Design Systems are for Developers, Too!

As I hope you’ve seen from these two articles, design systems happen just as much on the development side as they do on the design side—don’t be fooled by the word “design” in the name! For a design system to truly be integrated and applied to an application, it needs to live in the codebase as much as it lives in the design software.

Thankfully, we have lots of tools—like Figma, Storybook, the Kendo UI component libraries and the Progress Design System Kit—to help us bridge that gap and make sure we’re keeping things in sync. When we embrace the use of a design system, it doesn’t take long for both us and our users to see the benefits in our website or application.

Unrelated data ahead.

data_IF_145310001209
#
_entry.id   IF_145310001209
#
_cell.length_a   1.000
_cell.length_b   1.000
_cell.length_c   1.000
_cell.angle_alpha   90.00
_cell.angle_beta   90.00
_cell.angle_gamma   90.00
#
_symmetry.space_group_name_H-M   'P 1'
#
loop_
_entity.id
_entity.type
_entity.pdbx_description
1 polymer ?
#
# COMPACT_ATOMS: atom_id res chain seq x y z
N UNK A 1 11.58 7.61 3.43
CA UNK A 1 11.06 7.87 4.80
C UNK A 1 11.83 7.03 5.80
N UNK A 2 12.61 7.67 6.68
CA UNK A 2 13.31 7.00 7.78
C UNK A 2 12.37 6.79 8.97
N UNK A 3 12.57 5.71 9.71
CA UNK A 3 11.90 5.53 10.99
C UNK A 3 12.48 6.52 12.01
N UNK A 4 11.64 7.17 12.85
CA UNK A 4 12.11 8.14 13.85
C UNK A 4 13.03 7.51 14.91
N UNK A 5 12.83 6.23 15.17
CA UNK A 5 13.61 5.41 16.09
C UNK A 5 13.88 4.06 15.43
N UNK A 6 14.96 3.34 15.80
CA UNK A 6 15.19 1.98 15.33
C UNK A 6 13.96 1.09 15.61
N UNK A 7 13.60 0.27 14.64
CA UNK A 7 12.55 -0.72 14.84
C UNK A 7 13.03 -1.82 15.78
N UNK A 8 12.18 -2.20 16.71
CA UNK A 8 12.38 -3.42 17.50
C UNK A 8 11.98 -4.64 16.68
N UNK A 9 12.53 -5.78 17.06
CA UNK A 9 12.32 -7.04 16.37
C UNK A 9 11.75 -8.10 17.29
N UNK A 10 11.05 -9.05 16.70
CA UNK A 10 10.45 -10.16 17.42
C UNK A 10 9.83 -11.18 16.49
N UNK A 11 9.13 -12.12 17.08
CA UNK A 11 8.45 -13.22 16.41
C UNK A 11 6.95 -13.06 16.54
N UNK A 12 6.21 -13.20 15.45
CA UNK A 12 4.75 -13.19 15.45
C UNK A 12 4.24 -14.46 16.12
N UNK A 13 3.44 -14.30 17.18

About the Author

Kathryn Grayson Nanz

Kathryn Grayson Nanz is a developer advocate at Progress with a passion for React, UI and design and sharing with the community. She started her career as a graphic designer and was told by her Creative Director to never let anyone find out she could code because she’d be stuck doing it forever. She ignored his warning and has never been happier. You can find her writing, blogging, streaming and tweeting about React, design, UI and more. You can find her at @kathryngrayson on Twitter.